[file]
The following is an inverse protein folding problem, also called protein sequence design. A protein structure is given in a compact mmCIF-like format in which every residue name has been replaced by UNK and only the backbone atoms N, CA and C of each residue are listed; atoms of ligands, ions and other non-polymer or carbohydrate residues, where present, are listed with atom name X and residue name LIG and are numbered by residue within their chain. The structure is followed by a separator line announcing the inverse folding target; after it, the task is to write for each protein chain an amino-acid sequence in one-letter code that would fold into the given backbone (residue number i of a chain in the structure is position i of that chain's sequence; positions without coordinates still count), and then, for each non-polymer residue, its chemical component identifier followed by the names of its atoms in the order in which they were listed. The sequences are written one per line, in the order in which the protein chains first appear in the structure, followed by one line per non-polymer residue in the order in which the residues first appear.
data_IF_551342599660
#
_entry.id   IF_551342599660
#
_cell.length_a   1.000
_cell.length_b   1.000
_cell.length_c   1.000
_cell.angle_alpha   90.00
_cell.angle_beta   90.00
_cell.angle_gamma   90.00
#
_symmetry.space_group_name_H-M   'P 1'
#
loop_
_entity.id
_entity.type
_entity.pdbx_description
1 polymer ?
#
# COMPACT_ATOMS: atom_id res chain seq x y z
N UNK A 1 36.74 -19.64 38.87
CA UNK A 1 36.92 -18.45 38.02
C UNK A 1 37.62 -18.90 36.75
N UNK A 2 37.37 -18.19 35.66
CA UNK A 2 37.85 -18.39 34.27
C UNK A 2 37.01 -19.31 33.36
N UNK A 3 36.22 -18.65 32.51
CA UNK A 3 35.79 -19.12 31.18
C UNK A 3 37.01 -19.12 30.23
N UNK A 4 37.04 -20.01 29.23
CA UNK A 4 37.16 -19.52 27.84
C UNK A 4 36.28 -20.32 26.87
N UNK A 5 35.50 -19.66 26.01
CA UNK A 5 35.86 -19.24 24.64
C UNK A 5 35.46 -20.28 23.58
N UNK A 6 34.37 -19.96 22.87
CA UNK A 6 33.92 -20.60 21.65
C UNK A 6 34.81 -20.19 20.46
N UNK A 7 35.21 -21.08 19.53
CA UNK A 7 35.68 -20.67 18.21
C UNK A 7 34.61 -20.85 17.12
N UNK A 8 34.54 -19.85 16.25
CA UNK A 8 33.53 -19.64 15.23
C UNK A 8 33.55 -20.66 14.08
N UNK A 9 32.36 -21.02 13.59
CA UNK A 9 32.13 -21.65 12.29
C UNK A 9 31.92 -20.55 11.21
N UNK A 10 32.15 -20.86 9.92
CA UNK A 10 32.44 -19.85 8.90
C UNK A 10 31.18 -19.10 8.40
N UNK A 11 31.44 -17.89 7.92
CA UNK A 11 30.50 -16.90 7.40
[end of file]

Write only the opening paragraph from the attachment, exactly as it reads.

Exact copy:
The following is an inverse protein folding problem, also called protein sequence design. A protein structure is given in a compact mmCIF-like format in which every residue name has been replaced by UNK and only the backbone atoms N, CA and C of each residue are listed; atoms of ligands, ions and other non-polymer or carbohydrate residues, where present, are listed with atom name X and residue name LIG and are numbered by residue within their chain. The structure is followed by a separator line announcing the inverse folding target; after it, the task is to write for each protein chain an amino-acid sequence in one-letter code that would fold into the given backbone (residue number i of a chain in the structure is position i of that chain's sequence; positions without coordinates still count), and then, for each non-polymer residue, its chemical component identifier followed by the names of its atoms in the order in which they were listed. The sequences are written one per line, in the order in which the protein chains first appear in the structure, followed by one line per non-polymer residue in the order in which the residues first appear.